Longtime magazine journalist Kobel (Silent Movies: The Birth of Film and the Triumph of Movie Culture, 2007) documents the controversial life and death of Professor John Buettner-Janusch (1924-1992), the world's expert on lemurs and a man so out of control that he served two prison terms for two separate crimes.
Buettner-Janusch gained his reputation as an animal anthropologist at Duke University and New York University. There is no question his research on the lemur species added greatly to the knowledge of animal and human behavior. However, the flamboyant professor struck almost everybody who knew him as strange due to his moodiness, authoritarian manner, persecution complex, sartorial choices and sexual preferences. While married to a fellow researcher, he maintained a modicum of equilibrium, but after her cancer-related death in 1977, the professor's strangeness increased noticeably. Law enforcement authorities began investigating the use of his NYU research laboratory for the manufacture of LSD and other illegal narcotics unrelated to the lemur research. Charged with felonies by federal prosecutors, Buettner-Janusch ended up in prison after a jury trial. Released in 1983 but still on parole, the former famous researcher could not find meaningful employment. He began to plot revenge against men and women he felt had betrayed him, focusing especially on the federal judge, Charles Brieant, who presided at the drug manufacturing trial. In 1987, the unbalanced former professor sent poisoned chocolates to the judge's home on Valentine's Day. The judge never consumed the candy, but his wife did and became seriously ill. Buettner-Janusch pled guilty and received a new prison sentence. He died in prison in 1992. He rarely, if ever, expressed remorse and died mostly forgotten.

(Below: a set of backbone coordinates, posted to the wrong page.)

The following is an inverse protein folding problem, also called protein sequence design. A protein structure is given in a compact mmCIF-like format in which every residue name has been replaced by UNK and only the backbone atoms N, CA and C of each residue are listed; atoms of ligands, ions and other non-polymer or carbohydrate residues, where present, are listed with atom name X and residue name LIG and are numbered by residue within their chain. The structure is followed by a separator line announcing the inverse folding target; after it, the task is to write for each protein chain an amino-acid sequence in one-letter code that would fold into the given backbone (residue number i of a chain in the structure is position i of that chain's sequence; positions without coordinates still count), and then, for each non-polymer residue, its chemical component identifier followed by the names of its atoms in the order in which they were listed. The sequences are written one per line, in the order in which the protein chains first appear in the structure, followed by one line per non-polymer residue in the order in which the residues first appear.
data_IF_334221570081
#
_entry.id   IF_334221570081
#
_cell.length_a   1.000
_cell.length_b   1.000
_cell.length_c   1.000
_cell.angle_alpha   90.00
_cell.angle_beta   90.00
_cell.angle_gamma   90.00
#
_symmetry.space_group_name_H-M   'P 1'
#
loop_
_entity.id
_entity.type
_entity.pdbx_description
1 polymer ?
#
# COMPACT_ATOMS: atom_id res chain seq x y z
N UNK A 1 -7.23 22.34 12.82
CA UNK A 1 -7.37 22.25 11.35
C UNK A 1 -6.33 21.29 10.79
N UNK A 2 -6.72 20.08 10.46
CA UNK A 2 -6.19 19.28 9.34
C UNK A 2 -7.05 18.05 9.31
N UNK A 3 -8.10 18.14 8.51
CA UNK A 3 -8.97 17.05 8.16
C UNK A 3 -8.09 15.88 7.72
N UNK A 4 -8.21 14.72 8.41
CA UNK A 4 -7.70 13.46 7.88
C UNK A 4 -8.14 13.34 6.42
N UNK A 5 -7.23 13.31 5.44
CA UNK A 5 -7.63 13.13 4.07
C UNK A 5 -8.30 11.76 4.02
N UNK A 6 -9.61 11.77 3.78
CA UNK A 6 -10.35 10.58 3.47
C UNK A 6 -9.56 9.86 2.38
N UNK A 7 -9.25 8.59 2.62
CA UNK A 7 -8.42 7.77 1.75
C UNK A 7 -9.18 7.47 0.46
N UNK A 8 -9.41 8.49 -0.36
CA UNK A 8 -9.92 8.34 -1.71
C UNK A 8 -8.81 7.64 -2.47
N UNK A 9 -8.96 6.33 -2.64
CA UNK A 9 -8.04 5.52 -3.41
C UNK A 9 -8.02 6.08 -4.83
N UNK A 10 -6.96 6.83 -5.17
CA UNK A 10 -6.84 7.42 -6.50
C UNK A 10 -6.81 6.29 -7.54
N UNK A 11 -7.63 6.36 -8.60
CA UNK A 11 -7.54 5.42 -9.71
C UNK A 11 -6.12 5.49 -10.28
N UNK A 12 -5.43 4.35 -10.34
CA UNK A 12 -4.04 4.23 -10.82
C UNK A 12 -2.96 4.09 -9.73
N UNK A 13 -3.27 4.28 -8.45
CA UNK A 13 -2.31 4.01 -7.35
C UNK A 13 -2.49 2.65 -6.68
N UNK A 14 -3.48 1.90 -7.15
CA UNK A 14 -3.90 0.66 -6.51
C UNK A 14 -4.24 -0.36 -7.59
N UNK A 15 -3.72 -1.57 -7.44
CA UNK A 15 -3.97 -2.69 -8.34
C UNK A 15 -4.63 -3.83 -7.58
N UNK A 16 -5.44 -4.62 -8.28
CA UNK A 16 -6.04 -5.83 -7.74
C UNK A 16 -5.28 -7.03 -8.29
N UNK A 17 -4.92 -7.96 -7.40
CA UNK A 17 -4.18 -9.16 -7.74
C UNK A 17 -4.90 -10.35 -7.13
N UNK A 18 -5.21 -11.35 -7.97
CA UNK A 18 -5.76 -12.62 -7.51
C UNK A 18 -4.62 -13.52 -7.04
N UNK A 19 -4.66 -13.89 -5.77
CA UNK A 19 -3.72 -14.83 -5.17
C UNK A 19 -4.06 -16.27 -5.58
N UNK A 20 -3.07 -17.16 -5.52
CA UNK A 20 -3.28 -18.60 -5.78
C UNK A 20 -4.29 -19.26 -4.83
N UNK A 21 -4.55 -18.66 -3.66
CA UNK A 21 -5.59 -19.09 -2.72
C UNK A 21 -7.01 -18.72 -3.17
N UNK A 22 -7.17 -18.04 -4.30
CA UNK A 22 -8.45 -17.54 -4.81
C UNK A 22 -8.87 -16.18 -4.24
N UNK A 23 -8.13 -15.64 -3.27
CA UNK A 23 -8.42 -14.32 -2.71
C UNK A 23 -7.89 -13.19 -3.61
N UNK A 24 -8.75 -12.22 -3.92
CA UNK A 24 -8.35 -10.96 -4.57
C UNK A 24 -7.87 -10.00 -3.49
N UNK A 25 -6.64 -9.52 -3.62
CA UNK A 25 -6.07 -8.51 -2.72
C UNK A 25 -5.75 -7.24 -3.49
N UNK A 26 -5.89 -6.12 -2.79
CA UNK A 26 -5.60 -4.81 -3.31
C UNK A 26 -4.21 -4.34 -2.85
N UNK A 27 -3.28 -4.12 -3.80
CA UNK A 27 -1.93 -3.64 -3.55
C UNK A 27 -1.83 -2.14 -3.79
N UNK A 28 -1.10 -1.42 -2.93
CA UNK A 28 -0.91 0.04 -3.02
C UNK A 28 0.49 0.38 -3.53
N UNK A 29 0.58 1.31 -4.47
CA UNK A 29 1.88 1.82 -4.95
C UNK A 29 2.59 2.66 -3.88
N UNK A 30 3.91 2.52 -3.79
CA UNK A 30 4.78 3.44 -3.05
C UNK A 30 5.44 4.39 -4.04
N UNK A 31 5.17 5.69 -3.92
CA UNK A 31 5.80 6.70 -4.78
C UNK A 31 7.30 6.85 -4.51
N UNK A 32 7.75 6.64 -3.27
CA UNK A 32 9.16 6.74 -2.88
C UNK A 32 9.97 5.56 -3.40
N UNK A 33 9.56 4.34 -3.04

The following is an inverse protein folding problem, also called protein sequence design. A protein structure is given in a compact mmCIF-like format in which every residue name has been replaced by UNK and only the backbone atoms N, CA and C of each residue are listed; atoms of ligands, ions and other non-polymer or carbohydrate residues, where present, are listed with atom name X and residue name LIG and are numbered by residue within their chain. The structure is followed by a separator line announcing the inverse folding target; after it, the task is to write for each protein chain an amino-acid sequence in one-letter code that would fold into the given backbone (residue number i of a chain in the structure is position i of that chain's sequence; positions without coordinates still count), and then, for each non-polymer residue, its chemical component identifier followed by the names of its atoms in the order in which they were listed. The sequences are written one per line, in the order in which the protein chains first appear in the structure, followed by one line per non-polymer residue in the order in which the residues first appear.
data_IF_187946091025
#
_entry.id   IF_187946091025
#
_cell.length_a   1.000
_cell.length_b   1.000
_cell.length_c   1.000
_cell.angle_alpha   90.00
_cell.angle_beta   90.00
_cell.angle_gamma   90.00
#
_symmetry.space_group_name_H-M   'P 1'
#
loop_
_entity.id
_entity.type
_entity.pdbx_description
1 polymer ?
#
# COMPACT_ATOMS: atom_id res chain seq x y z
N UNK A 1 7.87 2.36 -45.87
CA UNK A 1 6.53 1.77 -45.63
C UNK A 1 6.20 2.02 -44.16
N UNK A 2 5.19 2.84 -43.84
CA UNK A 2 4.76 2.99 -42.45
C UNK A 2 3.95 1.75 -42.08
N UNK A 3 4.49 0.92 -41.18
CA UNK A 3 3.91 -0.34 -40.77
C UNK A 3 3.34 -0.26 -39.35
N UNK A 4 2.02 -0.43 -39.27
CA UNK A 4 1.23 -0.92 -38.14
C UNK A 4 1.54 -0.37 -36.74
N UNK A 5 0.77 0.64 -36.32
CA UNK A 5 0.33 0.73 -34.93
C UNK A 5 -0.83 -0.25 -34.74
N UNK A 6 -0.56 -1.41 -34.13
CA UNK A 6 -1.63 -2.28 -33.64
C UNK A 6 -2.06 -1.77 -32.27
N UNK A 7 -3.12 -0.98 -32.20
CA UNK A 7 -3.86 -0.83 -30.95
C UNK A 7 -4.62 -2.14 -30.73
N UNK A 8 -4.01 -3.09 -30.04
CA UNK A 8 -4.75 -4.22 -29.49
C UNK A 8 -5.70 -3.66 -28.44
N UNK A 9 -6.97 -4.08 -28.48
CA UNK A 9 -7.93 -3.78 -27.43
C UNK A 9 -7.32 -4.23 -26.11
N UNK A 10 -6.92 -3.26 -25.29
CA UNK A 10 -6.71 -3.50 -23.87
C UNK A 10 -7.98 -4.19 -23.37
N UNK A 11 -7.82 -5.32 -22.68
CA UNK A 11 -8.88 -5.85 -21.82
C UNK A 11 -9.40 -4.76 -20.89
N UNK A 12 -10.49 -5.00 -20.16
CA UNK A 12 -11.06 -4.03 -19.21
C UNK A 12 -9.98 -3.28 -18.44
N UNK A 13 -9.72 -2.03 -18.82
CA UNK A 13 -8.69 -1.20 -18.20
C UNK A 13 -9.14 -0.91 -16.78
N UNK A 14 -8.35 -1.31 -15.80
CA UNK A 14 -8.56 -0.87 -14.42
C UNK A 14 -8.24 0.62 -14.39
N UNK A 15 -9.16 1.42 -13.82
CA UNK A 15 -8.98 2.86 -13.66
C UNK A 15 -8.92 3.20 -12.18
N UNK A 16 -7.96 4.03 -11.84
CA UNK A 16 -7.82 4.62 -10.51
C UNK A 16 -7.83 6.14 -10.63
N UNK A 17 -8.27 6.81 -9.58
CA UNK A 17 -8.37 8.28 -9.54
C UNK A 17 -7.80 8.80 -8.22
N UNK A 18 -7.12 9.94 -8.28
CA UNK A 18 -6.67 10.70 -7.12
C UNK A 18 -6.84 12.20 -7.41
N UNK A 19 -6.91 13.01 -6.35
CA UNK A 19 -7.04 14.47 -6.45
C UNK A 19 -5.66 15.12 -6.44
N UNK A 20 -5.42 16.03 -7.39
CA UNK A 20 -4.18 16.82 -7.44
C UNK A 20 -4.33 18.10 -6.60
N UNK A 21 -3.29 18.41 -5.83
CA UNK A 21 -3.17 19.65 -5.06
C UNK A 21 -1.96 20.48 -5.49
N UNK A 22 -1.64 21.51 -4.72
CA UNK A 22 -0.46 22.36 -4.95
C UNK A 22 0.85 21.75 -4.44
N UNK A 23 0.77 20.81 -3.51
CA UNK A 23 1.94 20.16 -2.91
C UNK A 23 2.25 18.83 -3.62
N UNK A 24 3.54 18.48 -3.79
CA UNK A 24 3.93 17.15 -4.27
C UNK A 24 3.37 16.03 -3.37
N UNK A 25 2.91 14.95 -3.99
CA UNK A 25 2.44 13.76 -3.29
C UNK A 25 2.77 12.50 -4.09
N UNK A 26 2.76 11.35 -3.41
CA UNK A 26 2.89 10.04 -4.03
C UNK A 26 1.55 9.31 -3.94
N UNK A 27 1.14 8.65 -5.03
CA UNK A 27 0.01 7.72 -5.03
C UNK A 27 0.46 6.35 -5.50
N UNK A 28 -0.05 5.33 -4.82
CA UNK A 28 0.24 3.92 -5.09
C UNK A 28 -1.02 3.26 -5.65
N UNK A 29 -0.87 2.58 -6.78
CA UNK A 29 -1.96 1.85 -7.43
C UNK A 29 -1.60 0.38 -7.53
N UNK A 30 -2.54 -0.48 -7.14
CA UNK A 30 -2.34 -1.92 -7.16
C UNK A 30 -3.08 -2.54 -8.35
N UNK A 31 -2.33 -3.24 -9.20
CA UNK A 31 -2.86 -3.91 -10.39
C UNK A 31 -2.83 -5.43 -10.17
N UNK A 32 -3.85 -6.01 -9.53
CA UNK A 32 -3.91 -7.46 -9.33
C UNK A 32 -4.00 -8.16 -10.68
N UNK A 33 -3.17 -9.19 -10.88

A well-researched, clearly written biography of a strange character.